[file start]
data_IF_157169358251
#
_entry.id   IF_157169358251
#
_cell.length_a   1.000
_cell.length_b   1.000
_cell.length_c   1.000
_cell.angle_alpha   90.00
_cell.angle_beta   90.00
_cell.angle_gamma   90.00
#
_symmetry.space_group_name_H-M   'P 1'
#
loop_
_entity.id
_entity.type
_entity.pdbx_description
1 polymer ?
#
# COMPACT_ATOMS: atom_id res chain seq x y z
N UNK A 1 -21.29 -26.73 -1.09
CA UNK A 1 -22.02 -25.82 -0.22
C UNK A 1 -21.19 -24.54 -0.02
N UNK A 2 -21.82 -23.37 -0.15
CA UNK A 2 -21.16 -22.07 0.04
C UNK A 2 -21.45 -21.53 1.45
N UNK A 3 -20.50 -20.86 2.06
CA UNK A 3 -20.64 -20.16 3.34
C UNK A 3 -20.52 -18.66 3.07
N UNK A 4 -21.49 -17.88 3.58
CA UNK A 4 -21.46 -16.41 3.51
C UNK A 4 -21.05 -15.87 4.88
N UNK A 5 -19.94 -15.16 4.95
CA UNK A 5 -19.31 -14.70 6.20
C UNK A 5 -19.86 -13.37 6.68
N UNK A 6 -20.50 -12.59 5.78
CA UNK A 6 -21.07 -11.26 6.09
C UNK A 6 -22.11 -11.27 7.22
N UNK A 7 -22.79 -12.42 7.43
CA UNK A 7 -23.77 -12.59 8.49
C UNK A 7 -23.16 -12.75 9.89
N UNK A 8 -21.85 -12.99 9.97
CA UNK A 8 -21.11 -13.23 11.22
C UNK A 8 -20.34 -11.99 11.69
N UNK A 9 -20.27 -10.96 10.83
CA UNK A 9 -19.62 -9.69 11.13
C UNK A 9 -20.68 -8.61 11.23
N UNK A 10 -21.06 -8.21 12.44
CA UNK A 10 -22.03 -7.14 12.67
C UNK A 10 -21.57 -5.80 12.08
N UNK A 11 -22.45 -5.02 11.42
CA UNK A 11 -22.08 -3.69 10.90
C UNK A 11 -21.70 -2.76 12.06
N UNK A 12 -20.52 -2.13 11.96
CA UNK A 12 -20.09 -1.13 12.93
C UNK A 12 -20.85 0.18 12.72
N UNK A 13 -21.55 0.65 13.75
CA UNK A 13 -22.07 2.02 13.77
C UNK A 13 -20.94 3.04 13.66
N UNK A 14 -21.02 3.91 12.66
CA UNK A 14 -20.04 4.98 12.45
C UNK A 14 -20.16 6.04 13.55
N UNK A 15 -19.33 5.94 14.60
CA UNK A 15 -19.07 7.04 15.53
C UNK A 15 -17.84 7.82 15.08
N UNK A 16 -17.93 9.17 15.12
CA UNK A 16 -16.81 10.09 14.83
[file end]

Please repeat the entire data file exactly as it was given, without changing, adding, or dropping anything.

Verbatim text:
data_IF_157169358251
#
_entry.id   IF_157169358251
#
_cell.length_a   1.000
_cell.length_b   1.000
_cell.length_c   1.000
_cell.angle_alpha   90.00
_cell.angle_beta   90.00
_cell.angle_gamma   90.00
#
_symmetry.space_group_name_H-M   'P 1'
#
loop_
_entity.id
_entity.type
_entity.pdbx_description
1 polymer ?
#
# COMPACT_ATOMS: atom_id res chain seq x y z
N UNK A 1 -21.29 -26.73 -1.09
CA UNK A 1 -22.02 -25.82 -0.22
C UNK A 1 -21.19 -24.54 -0.02
N UNK A 2 -21.82 -23.37 -0.15
CA UNK A 2 -21.16 -22.07 0.04
C UNK A 2 -21.45 -21.53 1.45
N UNK A 3 -20.50 -20.86 2.06
CA UNK A 3 -20.64 -20.16 3.34
C UNK A 3 -20.52 -18.66 3.07
N UNK A 4 -21.49 -17.88 3.58
CA UNK A 4 -21.46 -16.41 3.51
C UNK A 4 -21.05 -15.87 4.88
N UNK A 5 -19.94 -15.16 4.95
CA UNK A 5 -19.31 -14.70 6.20
C UNK A 5 -19.86 -13.37 6.68
N UNK A 6 -20.50 -12.59 5.78
CA UNK A 6 -21.07 -11.26 6.09
C UNK A 6 -22.11 -11.27 7.22
N UNK A 7 -22.79 -12.42 7.43
CA UNK A 7 -23.77 -12.59 8.49
C UNK A 7 -23.16 -12.75 9.89
N UNK A 8 -21.85 -12.99 9.97
CA UNK A 8 -21.11 -13.23 11.22
C UNK A 8 -20.34 -11.99 11.69
N UNK A 9 -20.27 -10.96 10.83
CA UNK A 9 -19.62 -9.69 11.13
C UNK A 9 -20.68 -8.61 11.23
N UNK A 10 -21.06 -8.21 12.44
CA UNK A 10 -22.03 -7.14 12.67
C UNK A 10 -21.57 -5.80 12.08
N UNK A 11 -22.45 -5.02 11.42
CA UNK A 11 -22.08 -3.69 10.90
C UNK A 11 -21.70 -2.76 12.06
N UNK A 12 -20.52 -2.13 11.96
CA UNK A 12 -20.09 -1.13 12.93
C UNK A 12 -20.85 0.18 12.72
N UNK A 13 -21.55 0.65 13.75
CA UNK A 13 -22.07 2.02 13.77
C UNK A 13 -20.94 3.04 13.66
N UNK A 14 -21.02 3.91 12.66
CA UNK A 14 -20.04 4.98 12.45
C UNK A 14 -20.16 6.04 13.55
N UNK A 15 -19.33 5.94 14.60
CA UNK A 15 -19.07 7.04 15.53
C UNK A 15 -17.84 7.82 15.08
N UNK A 16 -17.93 9.17 15.12
CA UNK A 16 -16.81 10.09 14.83